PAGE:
R Li , Y Li , X Fang , H Yang , J Wang , K Kristiansen and J. Wang

Next-generation massively parallel sequencing technologies provide ultrahigh throughput at two orders of magnitude lower unit cost than capillary Sanger sequencing technology. One of the key applications of next-generation sequencing is studying genetic variation between individuals using whole-genome or target region resequencing. Here, we have developed a consensus-calling and SNP-detection method for sequencing-by-synthesis Illumina Genome Analyzer technology. We designed this method by carefully considering the data quality, alignment, and experimental errors common to this technology. All of this information was integrated into a single quality score for each base under Bayesian theory to measure the accuracy of consensus calling. We tested this methodology using a large-scale human resequencing data set of 36x coverage and assembled a high-quality nonrepetitive consensus sequence for 92.25% of the diploid autosomes and 88.07% of the haploid X chromosome. Comparison of the consensus sequence with Illumina human 1M BeadChip genotyped alleles from the same DNA sample showed that 98.6% of the 37,933 genotyped alleles on the X chromosome and 98% of 999,981 genotyped alleles on autosomes were covered at 99.97% and 99.84% consistency, respectively. At a low sequencing depth, we used prior probability of dbSNP alleles and were able to improve coverage of the dbSNP sites significantly as compared to that obtained using a nonimputation model. Our analyses demonstrate that our method has a very low false call rate at any sequencing depth and excellent genome coverage at a high sequencing depth.

  G Zhang , G Guo , X Hu , Y Zhang , Q Li , R Li , R Zhuang , Z Lu , Z He , X Fang , L Chen , W Tian , Y Tao , K Kristiansen , X Zhang , S Li , H Yang , J Wang and J. Wang

Understanding the dynamics of eukaryotic transcriptome is essential for studying the complexity of transcriptional regulation and its impact on phenotype. However, comprehensive studies of transcriptomes at single base resolution are rare, even for modern organisms, and lacking for rice. Here, we present the first transcriptome atlas for eight organs of cultivated rice. Using high-throughput paired-end RNA-seq, we unambiguously detected transcripts expressing at an extremely low level, as well as a substantial number of novel transcripts, exons, and untranslated regions. An analysis of alternative splicing in the rice transcriptome revealed that alternative cis-splicing occurred in ~33% of all rice genes. This is far more than previously reported. In addition, we also identified 234 putative chimeric transcripts that seem to be produced by trans-splicing, indicating that transcript fusion events are more common than expected. In-depth analysis revealed a multitude of fusion transcripts that might be by-products of alternative splicing. Validation and chimeric transcript structural analysis provided evidence that some of these transcripts are likely to be functional in the cell. Taken together, our data provide extensive evidence that transcriptional regulation in rice is vastly more complex than previously believed.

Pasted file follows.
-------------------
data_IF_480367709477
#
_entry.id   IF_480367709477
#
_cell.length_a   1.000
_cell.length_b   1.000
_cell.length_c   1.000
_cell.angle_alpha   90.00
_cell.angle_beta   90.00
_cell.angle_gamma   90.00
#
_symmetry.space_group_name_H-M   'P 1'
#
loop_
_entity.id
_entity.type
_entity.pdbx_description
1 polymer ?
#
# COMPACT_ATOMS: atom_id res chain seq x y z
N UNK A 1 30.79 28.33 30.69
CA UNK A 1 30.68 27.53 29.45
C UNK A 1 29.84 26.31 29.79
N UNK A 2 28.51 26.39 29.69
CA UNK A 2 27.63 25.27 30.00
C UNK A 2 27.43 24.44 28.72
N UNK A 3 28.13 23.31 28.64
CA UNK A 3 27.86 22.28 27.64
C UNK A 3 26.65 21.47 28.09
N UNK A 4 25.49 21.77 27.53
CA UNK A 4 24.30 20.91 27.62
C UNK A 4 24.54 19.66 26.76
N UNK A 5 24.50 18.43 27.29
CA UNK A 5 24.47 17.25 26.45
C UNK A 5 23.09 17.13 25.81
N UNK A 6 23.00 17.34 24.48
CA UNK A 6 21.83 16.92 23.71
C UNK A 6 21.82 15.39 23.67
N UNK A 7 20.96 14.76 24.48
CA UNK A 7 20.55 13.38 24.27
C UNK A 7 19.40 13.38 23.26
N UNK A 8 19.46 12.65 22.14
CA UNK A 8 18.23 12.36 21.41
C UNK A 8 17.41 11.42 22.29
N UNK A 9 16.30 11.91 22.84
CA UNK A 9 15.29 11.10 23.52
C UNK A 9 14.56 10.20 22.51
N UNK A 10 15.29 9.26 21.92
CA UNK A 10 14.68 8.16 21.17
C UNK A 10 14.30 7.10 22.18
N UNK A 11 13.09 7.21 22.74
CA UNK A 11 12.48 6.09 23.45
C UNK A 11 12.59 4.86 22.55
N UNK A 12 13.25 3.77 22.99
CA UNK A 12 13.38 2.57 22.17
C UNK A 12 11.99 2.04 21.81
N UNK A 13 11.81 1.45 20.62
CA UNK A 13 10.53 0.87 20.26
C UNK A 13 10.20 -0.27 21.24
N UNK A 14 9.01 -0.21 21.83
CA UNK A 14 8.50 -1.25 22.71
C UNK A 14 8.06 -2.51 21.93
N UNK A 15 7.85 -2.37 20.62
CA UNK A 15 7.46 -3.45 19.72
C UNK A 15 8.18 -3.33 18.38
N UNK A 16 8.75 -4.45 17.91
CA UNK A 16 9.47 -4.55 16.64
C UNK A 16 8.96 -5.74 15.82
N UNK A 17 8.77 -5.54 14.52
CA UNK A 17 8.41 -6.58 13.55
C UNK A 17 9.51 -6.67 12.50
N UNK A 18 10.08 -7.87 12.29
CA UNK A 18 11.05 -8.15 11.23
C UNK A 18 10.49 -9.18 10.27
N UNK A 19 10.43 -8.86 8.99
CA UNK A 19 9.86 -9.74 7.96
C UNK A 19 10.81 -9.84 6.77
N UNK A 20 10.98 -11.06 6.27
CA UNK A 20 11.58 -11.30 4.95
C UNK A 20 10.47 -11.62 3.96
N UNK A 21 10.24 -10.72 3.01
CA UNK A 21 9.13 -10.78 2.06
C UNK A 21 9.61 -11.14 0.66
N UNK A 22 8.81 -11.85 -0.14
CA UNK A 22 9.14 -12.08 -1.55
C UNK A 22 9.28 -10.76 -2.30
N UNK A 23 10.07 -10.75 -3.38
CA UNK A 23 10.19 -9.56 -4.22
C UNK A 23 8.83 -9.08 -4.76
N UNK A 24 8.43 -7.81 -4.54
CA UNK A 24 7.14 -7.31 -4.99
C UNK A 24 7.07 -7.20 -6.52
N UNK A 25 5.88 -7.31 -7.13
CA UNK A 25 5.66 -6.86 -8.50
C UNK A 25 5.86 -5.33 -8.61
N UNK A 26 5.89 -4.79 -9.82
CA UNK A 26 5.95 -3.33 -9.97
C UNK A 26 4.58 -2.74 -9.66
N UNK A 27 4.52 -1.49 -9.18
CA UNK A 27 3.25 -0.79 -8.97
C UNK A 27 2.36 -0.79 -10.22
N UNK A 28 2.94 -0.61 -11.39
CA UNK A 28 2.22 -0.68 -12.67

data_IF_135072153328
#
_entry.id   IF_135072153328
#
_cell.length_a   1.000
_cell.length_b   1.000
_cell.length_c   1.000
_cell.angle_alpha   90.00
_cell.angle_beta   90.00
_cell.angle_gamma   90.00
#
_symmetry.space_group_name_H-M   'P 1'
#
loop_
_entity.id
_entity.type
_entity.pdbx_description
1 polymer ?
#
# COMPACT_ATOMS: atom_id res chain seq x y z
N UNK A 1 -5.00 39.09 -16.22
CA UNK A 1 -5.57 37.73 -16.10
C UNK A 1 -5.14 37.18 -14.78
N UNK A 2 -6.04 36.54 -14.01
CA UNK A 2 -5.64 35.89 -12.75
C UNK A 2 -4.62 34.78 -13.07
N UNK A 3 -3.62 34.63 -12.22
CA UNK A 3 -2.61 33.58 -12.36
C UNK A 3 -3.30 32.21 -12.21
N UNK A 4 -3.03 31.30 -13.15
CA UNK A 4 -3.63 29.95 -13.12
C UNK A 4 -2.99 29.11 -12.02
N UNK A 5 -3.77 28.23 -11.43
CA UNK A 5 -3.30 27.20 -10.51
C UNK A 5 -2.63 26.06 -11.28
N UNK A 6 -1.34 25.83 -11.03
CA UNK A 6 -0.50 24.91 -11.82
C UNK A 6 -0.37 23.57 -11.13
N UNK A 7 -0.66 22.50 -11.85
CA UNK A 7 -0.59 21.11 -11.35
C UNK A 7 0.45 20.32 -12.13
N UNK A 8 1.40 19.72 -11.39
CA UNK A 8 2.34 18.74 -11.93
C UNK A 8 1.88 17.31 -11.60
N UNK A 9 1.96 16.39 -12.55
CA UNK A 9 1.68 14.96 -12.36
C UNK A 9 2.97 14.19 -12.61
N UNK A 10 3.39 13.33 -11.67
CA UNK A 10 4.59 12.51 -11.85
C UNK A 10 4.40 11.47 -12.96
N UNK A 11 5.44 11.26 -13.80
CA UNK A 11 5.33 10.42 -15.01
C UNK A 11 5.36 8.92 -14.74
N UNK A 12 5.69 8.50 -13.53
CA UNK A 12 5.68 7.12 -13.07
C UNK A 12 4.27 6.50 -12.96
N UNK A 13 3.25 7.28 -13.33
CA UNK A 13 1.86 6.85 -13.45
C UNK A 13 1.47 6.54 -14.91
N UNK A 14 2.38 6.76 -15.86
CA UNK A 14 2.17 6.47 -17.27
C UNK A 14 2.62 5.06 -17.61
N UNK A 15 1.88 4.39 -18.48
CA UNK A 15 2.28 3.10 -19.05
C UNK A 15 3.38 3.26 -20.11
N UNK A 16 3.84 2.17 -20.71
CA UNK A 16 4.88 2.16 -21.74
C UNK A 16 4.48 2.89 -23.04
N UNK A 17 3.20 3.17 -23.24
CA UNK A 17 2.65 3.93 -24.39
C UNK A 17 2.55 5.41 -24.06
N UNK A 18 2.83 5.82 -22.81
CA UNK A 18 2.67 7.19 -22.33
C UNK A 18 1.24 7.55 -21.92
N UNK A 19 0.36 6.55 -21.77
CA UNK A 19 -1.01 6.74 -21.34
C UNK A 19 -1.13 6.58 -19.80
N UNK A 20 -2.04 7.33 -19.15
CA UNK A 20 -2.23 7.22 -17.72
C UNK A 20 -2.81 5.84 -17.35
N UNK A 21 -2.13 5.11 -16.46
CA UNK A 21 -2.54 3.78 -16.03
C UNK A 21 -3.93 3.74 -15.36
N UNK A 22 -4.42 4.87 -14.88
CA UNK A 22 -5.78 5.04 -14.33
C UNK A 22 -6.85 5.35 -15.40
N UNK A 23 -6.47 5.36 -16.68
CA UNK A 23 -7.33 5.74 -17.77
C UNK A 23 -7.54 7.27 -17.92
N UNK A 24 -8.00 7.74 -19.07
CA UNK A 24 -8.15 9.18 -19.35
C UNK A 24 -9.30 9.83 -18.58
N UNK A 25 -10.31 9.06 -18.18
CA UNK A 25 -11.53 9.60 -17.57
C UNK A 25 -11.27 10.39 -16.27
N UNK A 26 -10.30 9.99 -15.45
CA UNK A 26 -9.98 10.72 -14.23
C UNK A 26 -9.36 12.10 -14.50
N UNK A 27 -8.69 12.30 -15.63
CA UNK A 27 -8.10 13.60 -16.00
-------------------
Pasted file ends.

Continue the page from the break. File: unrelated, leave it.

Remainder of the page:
R Li , A Maminishkis , T Banzon , Q Wan , S Jalickee , S Chen and S. S. Miller

The present experiments show that IFN receptors are mainly localized to the basolateral membrane of human retinal pigment epithelium (RPE). Activation of these receptors in primary cultures of human fetal RPE inhibited cell proliferation and migration, decreased RPE mitochondrial membrane potential, altered transepithelial potential and resistance, and significantly increased transepithelial fluid absorption. These effects are mediated through JAK-STAT and p38 MAPK signaling pathways. Second messenger signaling through cAMP-PKA pathway- and interferon regulatory factor-1-dependent production of nitric oxide/cGMP stimulated the CFTR at the basolateral membrane and increased transepithelial fluid absorption. In vivo experiments using a rat model of retinal reattachment showed that IFN applied to the anterior surface of the eye can remove extra fluid deposited in the extracellular or subretinal space between the retinal photoreceptors and RPE. Removal of this extra fluid was blocked by a combination of PKA and JAK-STAT pathway inhibitors injected into the subretinal space. These results demonstrate a protective role for IFN in regulating retinal hydration across the outer blood-retinal barrier in inflammatory disease processes and provide the basis for possible therapeutic interventions.